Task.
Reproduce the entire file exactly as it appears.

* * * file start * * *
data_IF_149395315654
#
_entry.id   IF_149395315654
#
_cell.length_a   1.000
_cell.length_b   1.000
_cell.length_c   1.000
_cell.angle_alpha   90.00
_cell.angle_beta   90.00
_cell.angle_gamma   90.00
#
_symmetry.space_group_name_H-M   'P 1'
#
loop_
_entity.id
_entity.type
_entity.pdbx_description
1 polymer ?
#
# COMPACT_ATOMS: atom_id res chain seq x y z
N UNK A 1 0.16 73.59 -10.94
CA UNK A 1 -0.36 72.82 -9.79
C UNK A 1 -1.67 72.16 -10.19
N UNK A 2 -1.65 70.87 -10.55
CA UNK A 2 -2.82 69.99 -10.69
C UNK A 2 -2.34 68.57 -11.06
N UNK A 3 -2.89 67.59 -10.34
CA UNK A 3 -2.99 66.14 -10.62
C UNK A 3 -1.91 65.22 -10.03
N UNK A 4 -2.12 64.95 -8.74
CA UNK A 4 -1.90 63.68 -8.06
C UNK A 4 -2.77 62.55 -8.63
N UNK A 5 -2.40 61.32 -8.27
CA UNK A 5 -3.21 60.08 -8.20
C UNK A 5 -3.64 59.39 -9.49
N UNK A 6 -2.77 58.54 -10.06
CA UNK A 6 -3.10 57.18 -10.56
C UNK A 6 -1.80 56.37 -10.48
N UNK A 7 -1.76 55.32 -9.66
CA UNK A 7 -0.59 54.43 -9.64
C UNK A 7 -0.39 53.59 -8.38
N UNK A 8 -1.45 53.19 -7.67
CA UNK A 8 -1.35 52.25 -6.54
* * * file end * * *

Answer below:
data_IF_149395315654
#
_entry.id   IF_149395315654
#
_cell.length_a   1.000
_cell.length_b   1.000
_cell.length_c   1.000
_cell.angle_alpha   90.00
_cell.angle_beta   90.00
_cell.angle_gamma   90.00
#
_symmetry.space_group_name_H-M   'P 1'
#
loop_
_entity.id
_entity.type
_entity.pdbx_description
1 polymer ?
#
# COMPACT_ATOMS: atom_id res chain seq x y z
N UNK A 1 0.16 73.59 -10.94
CA UNK A 1 -0.36 72.82 -9.79
C UNK A 1 -1.67 72.16 -10.19
N UNK A 2 -1.65 70.87 -10.55
CA UNK A 2 -2.82 69.99 -10.69
C UNK A 2 -2.34 68.57 -11.06
N UNK A 3 -2.89 67.59 -10.34
CA UNK A 3 -2.99 66.14 -10.62
C UNK A 3 -1.91 65.22 -10.03
N UNK A 4 -2.12 64.95 -8.74
CA UNK A 4 -1.90 63.68 -8.06
C UNK A 4 -2.77 62.55 -8.63
N UNK A 5 -2.40 61.32 -8.27
CA UNK A 5 -3.21 60.08 -8.20
C UNK A 5 -3.64 59.39 -9.49
N UNK A 6 -2.77 58.54 -10.06
CA UNK A 6 -3.10 57.18 -10.56
C UNK A 6 -1.80 56.37 -10.48
N UNK A 7 -1.76 55.32 -9.66
CA UNK A 7 -0.59 54.43 -9.64
C UNK A 7 -0.39 53.59 -8.38
N UNK A 8 -1.45 53.19 -7.67
CA UNK A 8 -1.35 52.25 -6.54